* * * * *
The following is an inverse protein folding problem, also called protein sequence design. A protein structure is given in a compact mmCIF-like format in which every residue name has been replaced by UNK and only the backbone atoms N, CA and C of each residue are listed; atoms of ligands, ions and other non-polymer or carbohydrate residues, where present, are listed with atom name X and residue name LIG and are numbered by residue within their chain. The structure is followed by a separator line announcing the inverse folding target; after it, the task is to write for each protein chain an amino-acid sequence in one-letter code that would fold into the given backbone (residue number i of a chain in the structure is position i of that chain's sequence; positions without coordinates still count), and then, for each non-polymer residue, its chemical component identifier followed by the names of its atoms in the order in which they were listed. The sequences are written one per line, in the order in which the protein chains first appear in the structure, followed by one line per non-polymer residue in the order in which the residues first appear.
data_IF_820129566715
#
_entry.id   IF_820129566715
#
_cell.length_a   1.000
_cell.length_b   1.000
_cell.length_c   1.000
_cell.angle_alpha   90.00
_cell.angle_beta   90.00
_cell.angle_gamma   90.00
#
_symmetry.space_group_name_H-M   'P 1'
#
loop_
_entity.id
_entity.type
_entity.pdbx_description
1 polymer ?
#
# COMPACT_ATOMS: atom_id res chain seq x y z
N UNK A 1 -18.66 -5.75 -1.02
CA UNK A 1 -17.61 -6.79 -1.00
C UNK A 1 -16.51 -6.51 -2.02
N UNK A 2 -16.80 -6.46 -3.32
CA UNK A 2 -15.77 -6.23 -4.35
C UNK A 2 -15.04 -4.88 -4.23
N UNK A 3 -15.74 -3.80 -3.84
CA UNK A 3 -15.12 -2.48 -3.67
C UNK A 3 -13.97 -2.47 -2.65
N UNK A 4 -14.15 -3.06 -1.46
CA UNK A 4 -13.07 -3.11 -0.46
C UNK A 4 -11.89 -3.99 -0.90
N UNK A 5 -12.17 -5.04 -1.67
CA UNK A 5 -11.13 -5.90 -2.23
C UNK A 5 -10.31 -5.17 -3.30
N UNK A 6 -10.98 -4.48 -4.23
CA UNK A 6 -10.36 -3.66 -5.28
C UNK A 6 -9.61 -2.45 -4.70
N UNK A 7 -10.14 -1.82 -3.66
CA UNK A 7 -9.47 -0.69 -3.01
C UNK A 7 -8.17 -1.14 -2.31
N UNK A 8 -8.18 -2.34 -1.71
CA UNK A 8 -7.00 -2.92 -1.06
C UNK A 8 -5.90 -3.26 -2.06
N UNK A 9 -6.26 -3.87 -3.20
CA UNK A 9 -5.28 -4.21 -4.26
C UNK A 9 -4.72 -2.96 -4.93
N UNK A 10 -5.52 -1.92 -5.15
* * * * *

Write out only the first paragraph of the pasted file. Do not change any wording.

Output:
The following is an inverse protein folding problem, also called protein sequence design. A protein structure is given in a compact mmCIF-like format in which every residue name has been replaced by UNK and only the backbone atoms N, CA and C of each residue are listed; atoms of ligands, ions and other non-polymer or carbohydrate residues, where present, are listed with atom name X and residue name LIG and are numbered by residue within their chain. The structure is followed by a separator line announcing the inverse folding target; after it, the task is to write for each protein chain an amino-acid sequence in one-letter code that would fold into the given backbone (residue number i of a chain in the structure is position i of that chain's sequence; positions without coordinates still count), and then, for each non-polymer residue, its chemical component identifier followed by the names of its atoms in the order in which they were listed. The sequences are written one per line, in the order in which the protein chains first appear in the structure, followed by one line per non-polymer residue in the order in which the residues first appear.